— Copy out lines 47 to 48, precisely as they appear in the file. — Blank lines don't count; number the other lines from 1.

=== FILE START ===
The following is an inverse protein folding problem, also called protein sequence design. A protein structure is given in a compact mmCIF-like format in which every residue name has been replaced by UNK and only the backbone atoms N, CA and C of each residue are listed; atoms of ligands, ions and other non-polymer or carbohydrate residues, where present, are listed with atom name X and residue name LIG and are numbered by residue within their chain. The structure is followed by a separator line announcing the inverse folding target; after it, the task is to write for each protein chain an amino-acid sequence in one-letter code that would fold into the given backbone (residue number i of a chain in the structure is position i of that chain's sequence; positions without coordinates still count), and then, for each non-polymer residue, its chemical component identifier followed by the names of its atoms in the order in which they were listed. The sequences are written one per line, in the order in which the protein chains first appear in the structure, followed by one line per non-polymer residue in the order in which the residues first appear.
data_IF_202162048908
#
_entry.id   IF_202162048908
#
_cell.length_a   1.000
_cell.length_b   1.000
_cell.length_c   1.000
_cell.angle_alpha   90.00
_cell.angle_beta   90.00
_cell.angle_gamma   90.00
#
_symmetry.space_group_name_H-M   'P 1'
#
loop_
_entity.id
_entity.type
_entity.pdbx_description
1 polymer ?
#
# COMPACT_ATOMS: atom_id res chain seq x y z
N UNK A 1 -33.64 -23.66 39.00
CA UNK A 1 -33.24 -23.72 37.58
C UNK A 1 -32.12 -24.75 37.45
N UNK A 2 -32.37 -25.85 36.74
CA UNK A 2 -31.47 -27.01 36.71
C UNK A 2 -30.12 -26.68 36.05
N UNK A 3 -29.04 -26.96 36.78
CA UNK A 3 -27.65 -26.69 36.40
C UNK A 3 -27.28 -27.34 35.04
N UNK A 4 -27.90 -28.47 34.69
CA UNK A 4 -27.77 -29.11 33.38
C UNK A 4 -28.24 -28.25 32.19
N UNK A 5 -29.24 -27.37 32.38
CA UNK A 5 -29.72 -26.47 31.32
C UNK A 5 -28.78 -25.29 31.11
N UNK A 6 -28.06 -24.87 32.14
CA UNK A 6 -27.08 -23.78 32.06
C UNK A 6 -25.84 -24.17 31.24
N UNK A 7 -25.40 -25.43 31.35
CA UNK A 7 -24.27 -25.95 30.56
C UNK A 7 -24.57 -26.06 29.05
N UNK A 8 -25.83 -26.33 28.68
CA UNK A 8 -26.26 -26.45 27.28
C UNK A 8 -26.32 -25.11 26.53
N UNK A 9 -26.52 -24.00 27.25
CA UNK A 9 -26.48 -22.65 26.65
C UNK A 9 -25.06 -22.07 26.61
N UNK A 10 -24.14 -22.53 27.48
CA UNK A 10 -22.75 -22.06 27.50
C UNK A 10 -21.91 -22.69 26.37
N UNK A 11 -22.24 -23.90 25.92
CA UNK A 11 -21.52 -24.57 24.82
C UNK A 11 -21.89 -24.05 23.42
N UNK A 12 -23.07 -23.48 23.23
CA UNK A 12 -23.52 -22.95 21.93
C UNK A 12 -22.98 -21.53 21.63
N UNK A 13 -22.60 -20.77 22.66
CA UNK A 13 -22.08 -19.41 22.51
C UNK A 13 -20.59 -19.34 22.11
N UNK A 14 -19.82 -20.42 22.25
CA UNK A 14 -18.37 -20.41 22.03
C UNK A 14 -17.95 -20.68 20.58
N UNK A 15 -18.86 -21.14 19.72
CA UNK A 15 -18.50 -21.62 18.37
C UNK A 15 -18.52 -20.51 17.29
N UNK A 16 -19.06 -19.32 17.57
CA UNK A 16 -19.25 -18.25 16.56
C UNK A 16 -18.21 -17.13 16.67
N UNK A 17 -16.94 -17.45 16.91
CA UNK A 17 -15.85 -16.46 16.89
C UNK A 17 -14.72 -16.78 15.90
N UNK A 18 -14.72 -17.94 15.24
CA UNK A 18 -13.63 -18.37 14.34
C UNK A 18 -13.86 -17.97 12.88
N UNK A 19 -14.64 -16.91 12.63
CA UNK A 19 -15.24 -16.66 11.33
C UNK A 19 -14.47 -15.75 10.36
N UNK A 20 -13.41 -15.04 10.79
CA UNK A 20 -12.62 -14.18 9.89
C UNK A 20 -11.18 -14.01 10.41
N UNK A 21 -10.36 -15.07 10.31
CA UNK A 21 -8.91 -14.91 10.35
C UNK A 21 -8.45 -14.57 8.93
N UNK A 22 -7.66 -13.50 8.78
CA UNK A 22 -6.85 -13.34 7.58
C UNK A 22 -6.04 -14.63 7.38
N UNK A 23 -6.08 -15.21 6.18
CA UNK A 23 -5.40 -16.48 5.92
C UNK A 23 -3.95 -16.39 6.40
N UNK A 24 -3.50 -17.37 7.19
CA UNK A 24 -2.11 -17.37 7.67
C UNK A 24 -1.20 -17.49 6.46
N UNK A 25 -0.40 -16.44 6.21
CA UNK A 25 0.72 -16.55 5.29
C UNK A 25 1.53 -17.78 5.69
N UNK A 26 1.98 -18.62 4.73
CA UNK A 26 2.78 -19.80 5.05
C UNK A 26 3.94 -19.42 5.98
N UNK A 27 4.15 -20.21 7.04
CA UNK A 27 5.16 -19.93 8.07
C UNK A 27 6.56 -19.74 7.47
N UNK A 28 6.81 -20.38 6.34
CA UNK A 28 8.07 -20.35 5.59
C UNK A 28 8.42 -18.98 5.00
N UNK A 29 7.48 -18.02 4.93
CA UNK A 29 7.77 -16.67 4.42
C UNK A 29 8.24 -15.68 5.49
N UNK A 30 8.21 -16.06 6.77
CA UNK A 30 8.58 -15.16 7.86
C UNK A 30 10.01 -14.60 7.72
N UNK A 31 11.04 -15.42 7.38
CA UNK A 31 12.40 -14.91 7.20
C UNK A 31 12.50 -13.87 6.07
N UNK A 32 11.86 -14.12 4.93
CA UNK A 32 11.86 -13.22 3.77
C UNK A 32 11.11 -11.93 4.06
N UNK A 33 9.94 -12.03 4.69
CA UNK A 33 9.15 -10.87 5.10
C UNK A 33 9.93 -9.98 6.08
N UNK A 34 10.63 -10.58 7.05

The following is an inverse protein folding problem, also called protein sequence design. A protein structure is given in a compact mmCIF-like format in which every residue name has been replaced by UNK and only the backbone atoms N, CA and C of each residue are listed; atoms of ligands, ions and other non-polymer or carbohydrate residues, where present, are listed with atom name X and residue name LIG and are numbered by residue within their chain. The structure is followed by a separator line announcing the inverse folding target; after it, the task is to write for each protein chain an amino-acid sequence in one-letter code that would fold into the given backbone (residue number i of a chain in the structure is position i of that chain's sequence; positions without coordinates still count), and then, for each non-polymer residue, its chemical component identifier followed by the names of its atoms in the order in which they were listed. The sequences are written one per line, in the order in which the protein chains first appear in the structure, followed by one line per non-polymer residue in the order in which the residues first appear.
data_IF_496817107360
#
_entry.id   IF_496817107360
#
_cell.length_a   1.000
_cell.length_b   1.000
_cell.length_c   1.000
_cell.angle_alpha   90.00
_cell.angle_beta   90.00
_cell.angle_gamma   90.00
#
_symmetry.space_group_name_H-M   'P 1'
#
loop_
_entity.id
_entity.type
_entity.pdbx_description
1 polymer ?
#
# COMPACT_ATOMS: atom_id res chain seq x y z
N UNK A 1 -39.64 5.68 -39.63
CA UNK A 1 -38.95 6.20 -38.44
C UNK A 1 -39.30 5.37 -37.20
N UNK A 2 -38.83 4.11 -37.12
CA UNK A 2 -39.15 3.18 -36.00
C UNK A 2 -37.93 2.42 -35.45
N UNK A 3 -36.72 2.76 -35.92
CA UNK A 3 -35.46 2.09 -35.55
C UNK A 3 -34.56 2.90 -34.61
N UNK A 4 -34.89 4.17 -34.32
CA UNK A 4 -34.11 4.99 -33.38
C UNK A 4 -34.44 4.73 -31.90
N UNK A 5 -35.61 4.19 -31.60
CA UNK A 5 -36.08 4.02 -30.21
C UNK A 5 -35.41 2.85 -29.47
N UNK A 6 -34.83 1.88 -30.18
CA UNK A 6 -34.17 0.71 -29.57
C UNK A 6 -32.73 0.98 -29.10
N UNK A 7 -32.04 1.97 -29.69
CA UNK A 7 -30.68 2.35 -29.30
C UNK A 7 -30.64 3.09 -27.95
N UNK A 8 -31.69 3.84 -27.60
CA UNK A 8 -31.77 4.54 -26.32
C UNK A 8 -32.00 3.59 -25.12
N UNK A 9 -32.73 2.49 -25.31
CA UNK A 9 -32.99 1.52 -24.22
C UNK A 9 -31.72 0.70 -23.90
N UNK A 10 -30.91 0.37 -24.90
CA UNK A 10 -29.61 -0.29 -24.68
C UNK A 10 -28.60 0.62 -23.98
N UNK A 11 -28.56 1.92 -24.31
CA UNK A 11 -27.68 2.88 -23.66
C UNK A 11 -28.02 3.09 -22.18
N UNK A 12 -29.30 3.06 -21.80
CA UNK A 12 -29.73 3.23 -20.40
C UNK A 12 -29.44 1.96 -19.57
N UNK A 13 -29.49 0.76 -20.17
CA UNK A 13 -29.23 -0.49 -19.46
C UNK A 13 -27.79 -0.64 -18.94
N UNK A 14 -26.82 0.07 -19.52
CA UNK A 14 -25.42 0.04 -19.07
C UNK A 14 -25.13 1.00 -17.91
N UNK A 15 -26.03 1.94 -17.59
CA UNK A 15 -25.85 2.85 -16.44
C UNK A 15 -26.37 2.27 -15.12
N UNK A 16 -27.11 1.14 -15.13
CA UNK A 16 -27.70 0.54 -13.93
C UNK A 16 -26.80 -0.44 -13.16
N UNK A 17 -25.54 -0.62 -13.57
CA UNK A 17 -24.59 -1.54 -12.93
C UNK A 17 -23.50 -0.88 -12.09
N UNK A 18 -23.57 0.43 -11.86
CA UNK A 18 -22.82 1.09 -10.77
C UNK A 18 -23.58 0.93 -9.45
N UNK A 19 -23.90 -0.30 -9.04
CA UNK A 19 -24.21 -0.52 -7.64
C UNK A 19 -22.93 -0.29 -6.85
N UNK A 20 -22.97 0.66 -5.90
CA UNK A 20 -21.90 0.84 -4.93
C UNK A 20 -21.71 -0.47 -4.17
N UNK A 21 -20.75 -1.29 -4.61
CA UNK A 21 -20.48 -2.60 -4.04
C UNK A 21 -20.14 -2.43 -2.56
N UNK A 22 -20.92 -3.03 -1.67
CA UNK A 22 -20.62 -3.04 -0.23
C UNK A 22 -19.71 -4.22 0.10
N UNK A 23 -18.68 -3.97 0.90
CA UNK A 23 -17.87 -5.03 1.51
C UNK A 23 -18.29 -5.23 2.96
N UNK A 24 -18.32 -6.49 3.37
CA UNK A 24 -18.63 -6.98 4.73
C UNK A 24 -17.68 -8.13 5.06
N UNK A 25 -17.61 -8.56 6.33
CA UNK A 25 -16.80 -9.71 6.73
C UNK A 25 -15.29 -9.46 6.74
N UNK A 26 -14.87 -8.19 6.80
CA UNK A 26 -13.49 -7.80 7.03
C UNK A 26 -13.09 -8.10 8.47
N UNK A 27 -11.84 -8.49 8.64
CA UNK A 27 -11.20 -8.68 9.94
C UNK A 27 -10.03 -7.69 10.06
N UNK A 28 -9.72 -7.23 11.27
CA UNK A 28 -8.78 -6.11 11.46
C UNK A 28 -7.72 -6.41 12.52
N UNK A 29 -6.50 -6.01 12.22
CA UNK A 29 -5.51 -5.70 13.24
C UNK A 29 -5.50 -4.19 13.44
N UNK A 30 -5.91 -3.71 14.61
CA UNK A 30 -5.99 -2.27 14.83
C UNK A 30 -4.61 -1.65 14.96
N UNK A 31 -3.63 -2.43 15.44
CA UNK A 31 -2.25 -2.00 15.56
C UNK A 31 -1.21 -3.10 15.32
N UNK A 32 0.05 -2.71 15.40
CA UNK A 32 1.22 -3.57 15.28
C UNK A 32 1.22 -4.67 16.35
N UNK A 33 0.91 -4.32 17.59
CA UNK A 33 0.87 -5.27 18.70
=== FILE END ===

CA UNK A 9 -26.48 -22.65 26.65
C UNK A 9 -25.06 -22.07 26.61